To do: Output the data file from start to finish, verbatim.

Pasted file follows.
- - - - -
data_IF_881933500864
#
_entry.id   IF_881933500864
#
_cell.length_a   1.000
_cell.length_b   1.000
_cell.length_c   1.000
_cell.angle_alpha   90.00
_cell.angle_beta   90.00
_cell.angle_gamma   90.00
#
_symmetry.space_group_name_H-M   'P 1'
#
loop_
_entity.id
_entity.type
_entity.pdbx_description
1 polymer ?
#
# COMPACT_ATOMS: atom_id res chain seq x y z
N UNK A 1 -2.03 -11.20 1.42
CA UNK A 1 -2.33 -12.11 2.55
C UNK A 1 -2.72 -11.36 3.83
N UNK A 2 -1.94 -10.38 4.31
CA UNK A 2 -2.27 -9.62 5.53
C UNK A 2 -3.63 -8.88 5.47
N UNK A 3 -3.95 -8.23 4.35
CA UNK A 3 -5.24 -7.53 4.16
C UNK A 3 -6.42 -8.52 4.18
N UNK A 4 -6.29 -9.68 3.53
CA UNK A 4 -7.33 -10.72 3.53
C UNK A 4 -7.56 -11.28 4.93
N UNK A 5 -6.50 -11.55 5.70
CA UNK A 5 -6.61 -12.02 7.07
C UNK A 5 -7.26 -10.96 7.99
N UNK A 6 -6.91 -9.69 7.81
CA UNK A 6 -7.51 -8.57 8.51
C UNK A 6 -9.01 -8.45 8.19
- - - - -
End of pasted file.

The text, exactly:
data_IF_881933500864
#
_entry.id   IF_881933500864
#
_cell.length_a   1.000
_cell.length_b   1.000
_cell.length_c   1.000
_cell.angle_alpha   90.00
_cell.angle_beta   90.00
_cell.angle_gamma   90.00
#
_symmetry.space_group_name_H-M   'P 1'
#
loop_
_entity.id
_entity.type
_entity.pdbx_description
1 polymer ?
#
# COMPACT_ATOMS: atom_id res chain seq x y z
N UNK A 1 -2.03 -11.20 1.42
CA UNK A 1 -2.33 -12.11 2.55
C UNK A 1 -2.72 -11.36 3.83
N UNK A 2 -1.94 -10.38 4.31
CA UNK A 2 -2.27 -9.62 5.53
C UNK A 2 -3.63 -8.88 5.47
N UNK A 3 -3.95 -8.23 4.35
CA UNK A 3 -5.24 -7.53 4.16
C UNK A 3 -6.42 -8.52 4.18
N UNK A 4 -6.29 -9.68 3.53
CA UNK A 4 -7.33 -10.72 3.53
C UNK A 4 -7.56 -11.28 4.93
N UNK A 5 -6.50 -11.55 5.70
CA UNK A 5 -6.61 -12.02 7.07
C UNK A 5 -7.26 -10.96 7.99
N UNK A 6 -6.91 -9.69 7.81
CA UNK A 6 -7.51 -8.57 8.51
C UNK A 6 -9.01 -8.45 8.19